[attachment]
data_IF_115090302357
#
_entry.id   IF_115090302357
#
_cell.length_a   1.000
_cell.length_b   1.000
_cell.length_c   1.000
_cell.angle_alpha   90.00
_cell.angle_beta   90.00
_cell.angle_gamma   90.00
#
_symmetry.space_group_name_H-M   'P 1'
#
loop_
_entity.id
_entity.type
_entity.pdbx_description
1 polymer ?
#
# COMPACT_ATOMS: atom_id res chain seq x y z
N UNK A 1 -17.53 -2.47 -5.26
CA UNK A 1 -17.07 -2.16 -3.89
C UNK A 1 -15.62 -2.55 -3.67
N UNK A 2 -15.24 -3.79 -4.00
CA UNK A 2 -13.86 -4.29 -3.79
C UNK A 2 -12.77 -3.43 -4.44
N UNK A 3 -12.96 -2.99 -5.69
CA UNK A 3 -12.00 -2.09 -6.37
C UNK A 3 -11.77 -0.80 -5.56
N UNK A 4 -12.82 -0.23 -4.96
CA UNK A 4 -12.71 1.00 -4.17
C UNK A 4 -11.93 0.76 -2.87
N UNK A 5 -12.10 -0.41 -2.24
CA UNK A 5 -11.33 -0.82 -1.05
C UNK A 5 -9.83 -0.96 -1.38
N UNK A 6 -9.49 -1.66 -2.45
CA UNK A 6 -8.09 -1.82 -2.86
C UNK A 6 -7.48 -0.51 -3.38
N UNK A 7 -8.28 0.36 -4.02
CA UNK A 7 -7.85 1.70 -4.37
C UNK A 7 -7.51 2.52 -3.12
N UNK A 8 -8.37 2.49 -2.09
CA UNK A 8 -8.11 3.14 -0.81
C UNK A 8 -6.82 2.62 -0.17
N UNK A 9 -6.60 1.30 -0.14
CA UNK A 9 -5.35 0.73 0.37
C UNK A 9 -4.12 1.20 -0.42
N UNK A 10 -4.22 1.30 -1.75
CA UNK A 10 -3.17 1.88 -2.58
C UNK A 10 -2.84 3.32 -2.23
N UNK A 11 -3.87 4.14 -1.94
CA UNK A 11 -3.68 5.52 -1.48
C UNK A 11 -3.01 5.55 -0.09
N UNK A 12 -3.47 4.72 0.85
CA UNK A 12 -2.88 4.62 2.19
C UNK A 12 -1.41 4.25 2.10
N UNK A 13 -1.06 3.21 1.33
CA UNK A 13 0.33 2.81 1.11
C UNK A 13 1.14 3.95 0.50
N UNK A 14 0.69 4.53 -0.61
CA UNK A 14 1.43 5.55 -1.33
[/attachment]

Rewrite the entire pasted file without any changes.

data_IF_115090302357
#
_entry.id   IF_115090302357
#
_cell.length_a   1.000
_cell.length_b   1.000
_cell.length_c   1.000
_cell.angle_alpha   90.00
_cell.angle_beta   90.00
_cell.angle_gamma   90.00
#
_symmetry.space_group_name_H-M   'P 1'
#
loop_
_entity.id
_entity.type
_entity.pdbx_description
1 polymer ?
#
# COMPACT_ATOMS: atom_id res chain seq x y z
N UNK A 1 -17.53 -2.47 -5.26
CA UNK A 1 -17.07 -2.16 -3.89
C UNK A 1 -15.62 -2.55 -3.67
N UNK A 2 -15.24 -3.79 -4.00
CA UNK A 2 -13.86 -4.29 -3.79
C UNK A 2 -12.77 -3.43 -4.44
N UNK A 3 -12.96 -2.99 -5.69
CA UNK A 3 -12.00 -2.09 -6.37
C UNK A 3 -11.77 -0.80 -5.56
N UNK A 4 -12.82 -0.23 -4.96
CA UNK A 4 -12.71 1.00 -4.17
C UNK A 4 -11.93 0.76 -2.87
N UNK A 5 -12.10 -0.41 -2.24
CA UNK A 5 -11.33 -0.82 -1.05
C UNK A 5 -9.83 -0.96 -1.38
N UNK A 6 -9.49 -1.66 -2.45
CA UNK A 6 -8.09 -1.82 -2.86
C UNK A 6 -7.48 -0.51 -3.38
N UNK A 7 -8.28 0.36 -4.02
CA UNK A 7 -7.85 1.70 -4.37
C UNK A 7 -7.51 2.52 -3.12
N UNK A 8 -8.37 2.49 -2.09
CA UNK A 8 -8.11 3.14 -0.81
C UNK A 8 -6.82 2.62 -0.17
N UNK A 9 -6.60 1.30 -0.14
CA UNK A 9 -5.35 0.73 0.37
C UNK A 9 -4.12 1.20 -0.42
N UNK A 10 -4.22 1.30 -1.75
CA UNK A 10 -3.17 1.88 -2.58
C UNK A 10 -2.84 3.32 -2.23
N UNK A 11 -3.87 4.14 -1.94
CA UNK A 11 -3.68 5.52 -1.48
C UNK A 11 -3.01 5.55 -0.09
N UNK A 12 -3.47 4.72 0.85
CA UNK A 12 -2.88 4.62 2.19
C UNK A 12 -1.41 4.25 2.10
N UNK A 13 -1.06 3.21 1.33
CA UNK A 13 0.33 2.81 1.11
C UNK A 13 1.14 3.95 0.50
N UNK A 14 0.69 4.53 -0.61
CA UNK A 14 1.43 5.55 -1.33